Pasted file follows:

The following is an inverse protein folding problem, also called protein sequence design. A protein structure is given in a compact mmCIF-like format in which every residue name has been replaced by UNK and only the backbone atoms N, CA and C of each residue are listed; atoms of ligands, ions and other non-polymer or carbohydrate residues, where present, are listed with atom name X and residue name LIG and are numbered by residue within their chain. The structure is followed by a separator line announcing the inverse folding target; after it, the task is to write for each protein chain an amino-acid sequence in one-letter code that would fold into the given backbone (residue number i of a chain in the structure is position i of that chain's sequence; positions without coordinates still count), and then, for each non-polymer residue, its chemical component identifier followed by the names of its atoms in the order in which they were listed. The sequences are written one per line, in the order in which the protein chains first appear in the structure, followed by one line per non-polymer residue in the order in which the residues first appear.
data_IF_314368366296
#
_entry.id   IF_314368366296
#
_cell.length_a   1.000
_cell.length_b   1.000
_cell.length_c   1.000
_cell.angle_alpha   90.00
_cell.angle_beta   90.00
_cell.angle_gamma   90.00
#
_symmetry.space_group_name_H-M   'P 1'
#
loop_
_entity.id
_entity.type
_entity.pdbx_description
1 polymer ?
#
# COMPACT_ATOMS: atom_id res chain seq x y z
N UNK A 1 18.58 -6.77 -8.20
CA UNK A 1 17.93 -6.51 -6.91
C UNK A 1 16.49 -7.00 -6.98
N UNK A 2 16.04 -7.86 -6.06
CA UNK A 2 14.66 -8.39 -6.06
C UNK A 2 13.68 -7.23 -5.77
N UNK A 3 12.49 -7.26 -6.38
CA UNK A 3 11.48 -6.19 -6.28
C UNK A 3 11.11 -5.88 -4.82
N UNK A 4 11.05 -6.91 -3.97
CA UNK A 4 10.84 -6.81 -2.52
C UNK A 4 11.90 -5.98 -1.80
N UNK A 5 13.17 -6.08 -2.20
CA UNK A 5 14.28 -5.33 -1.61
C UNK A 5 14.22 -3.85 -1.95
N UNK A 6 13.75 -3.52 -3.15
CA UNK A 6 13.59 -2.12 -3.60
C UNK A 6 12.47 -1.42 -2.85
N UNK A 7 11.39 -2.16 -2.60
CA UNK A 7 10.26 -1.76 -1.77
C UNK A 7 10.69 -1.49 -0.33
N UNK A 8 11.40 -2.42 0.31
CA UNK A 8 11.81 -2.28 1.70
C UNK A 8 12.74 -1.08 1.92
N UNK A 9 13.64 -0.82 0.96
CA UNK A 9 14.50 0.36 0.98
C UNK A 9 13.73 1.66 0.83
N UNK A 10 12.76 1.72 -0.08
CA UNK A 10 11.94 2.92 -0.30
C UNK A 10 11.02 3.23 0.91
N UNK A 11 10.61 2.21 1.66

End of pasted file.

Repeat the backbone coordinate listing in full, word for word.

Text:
The following is an inverse protein folding problem, also called protein sequence design. A protein structure is given in a compact mmCIF-like format in which every residue name has been replaced by UNK and only the backbone atoms N, CA and C of each residue are listed; atoms of ligands, ions and other non-polymer or carbohydrate residues, where present, are listed with atom name X and residue name LIG and are numbered by residue within their chain. The structure is followed by a separator line announcing the inverse folding target; after it, the task is to write for each protein chain an amino-acid sequence in one-letter code that would fold into the given backbone (residue number i of a chain in the structure is position i of that chain's sequence; positions without coordinates still count), and then, for each non-polymer residue, its chemical component identifier followed by the names of its atoms in the order in which they were listed. The sequences are written one per line, in the order in which the protein chains first appear in the structure, followed by one line per non-polymer residue in the order in which the residues first appear.
data_IF_314368366296
#
_entry.id   IF_314368366296
#
_cell.length_a   1.000
_cell.length_b   1.000
_cell.length_c   1.000
_cell.angle_alpha   90.00
_cell.angle_beta   90.00
_cell.angle_gamma   90.00
#
_symmetry.space_group_name_H-M   'P 1'
#
loop_
_entity.id
_entity.type
_entity.pdbx_description
1 polymer ?
#
# COMPACT_ATOMS: atom_id res chain seq x y z
N UNK A 1 18.58 -6.77 -8.20
CA UNK A 1 17.93 -6.51 -6.91
C UNK A 1 16.49 -7.00 -6.98
N UNK A 2 16.04 -7.86 -6.06
CA UNK A 2 14.66 -8.39 -6.06
C UNK A 2 13.68 -7.23 -5.77
N UNK A 3 12.49 -7.26 -6.38
CA UNK A 3 11.48 -6.19 -6.28
C UNK A 3 11.11 -5.88 -4.82
N UNK A 4 11.05 -6.91 -3.97
CA UNK A 4 10.84 -6.81 -2.52
C UNK A 4 11.90 -5.98 -1.80
N UNK A 5 13.17 -6.08 -2.20
CA UNK A 5 14.28 -5.33 -1.61
C UNK A 5 14.22 -3.85 -1.95
N UNK A 6 13.75 -3.52 -3.15
CA UNK A 6 13.59 -2.12 -3.60
C UNK A 6 12.47 -1.42 -2.85
N UNK A 7 11.39 -2.16 -2.60
CA UNK A 7 10.26 -1.76 -1.77
C UNK A 7 10.69 -1.49 -0.33
N UNK A 8 11.40 -2.42 0.31
CA UNK A 8 11.81 -2.28 1.70
C UNK A 8 12.74 -1.08 1.92
N UNK A 9 13.64 -0.82 0.96
CA UNK A 9 14.50 0.36 0.98
C UNK A 9 13.73 1.66 0.83
N UNK A 10 12.76 1.72 -0.08
CA UNK A 10 11.94 2.92 -0.30
C UNK A 10 11.02 3.23 0.91
N UNK A 11 10.61 2.21 1.66